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10 Life Skills Every Teen Should Learn

My oldest daughter starts high school in 3 weeks. Enter panic mode.

Not only am I officially old enough to have a freshman, but it has suddenly occurred to me I have a mere 4 years to teach her everything she needs to know to live in the adult world. I remember when 18 years seemed like a really, really long time.

Now, it feels like she’s all grown up and doesn’t need me anymore. Luckily, I still have a few tricks up my sleeve. We’ve moved past tying shoes and losing teeth and onto digital footprints and college prep. Which includes teaching her the real, independent life skills she’ll need to live on her own.

Here are 10 things I want to be sure she knows before she moves away:


  • Paying Bills 1 of 10
    Paying Bills
    Learning to not just write checks but keep track of bills and get them paid on time was a bit of a challenge at first. It's a shock to the system, for college kids who've never paid a dime towards cost of living. The teen is already learning this skill with her portion of our cell phone bill — printed and provided to her each month — while she still has someone around to nag her to pay it on time.
    Photo Credit: Flickr user carbonnyc
  • Budgeting 2 of 10
    Budgeting
    Setting a budget is no easy task, but it's especially difficult for young adults who've never had one before. I've been working with the teen on this one recently. She has a habit of spending money because it's there, then having none with the cell phone bill arrives!
    Photo Credit: 401K Calculator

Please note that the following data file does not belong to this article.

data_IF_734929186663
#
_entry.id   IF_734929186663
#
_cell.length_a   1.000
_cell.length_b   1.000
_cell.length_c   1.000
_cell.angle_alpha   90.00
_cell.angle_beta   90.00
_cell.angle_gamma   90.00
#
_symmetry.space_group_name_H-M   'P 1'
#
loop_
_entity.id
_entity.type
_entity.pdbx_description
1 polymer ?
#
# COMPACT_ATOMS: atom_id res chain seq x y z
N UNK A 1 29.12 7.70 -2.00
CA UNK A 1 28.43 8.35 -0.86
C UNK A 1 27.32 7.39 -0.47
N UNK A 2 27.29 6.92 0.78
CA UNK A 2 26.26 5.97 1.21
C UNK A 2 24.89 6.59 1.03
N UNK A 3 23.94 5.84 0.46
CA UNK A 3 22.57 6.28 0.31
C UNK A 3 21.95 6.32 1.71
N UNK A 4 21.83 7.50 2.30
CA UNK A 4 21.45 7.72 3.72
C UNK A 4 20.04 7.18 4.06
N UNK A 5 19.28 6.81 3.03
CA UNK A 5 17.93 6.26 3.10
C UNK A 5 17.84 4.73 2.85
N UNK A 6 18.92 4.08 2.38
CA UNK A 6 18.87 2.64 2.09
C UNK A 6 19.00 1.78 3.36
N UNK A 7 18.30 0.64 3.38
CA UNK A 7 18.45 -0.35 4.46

• Scheduling 3 of 10
    Scheduling
    She's been learning to use an assignment calendar to keep up on homework, but I'm working on adding in a bit more time management — like noticing that she needs to finish that project a couple days early if she plans to spend the weekend at Grandma's.
    Photo Credit: Flickr user jimceballos
  • Meal Planning 4 of 10
    Meal Planning
    My girls have been helping with menu planning recently. I've found that it helps with getting them to eat appropriate foods, if they had a hand in choosing them. And, learning how to stop the "what's for dinner?" drama from the start is a necessary skill.
    Photo Credit: Flickr user perspicacious
  • Grocery Shopping 5 of 10
    Grocery Shopping
    I've had a brief window of shopping alone once my oldest babysits on grocery days. I'll be back to taking them with me soon, though, because there is much I still need to teach her. Vital things like deal shopping, choosing the best checkout lane, and snagging long-dated milk!
    Photo Credit: Flickr user pswansen
  • Cooking 6 of 10
    Cooking
    We started with simple, one-dish meals like tacos, but I've recently been teaching the teen a few more cooking skills — following recipes, timing each dish to be ready on time, etc. The other day, she even had a lesson on using the gas grill, grilling our pizzas entirely on her own!
  • Laundry 7 of 10
    Laundry
    She's been washing her own clothes for a couple years now, but I still have a lot to teach her. Like, putting them away when you're finished. We'll also work on stain removal and ironing.
    Photo Credit: Flickr user averagejane
  • Car Care 8 of 10
    Car Care
    Even before she learns to drive, I want her to have some basic car care skills, in case she ends up stranded with a friend. Drivers of any age should know how to check oil, change a tire, and jumpstart a battery.
    Photo Credit: Flickr user pagedooley
  • Computer Skills 9 of 10
    Computer Skills
    As a millennial, she's pretty much grown up on a computer, but I know there's still a lot we've always handled for her. She'll need to learn how to set up a secure password, scan for viruses, replace the printer ink, update software, and keep her data backed up.
    Photo Credit: Flickr user computermonger
  • Voting 10 of 10
    Voting
    She knows the basics of the political system, because we've always involved our kids in the process (that's one of ours recording my vote!), but there's a lot she won't even learn in a government class. I'll help her register as soon as she's 18, then work with her to figure out where her ideas fall, how to research candidates, and fact-checking speeches, so she'll be ready to vote in the next election.

What do hope to teach your kids before they’re on their own?

Follow Heather on Twitter, Pinterest, and her blogs.

More from Heather:
Yesterday She Was a Baby
The Talk 2.0

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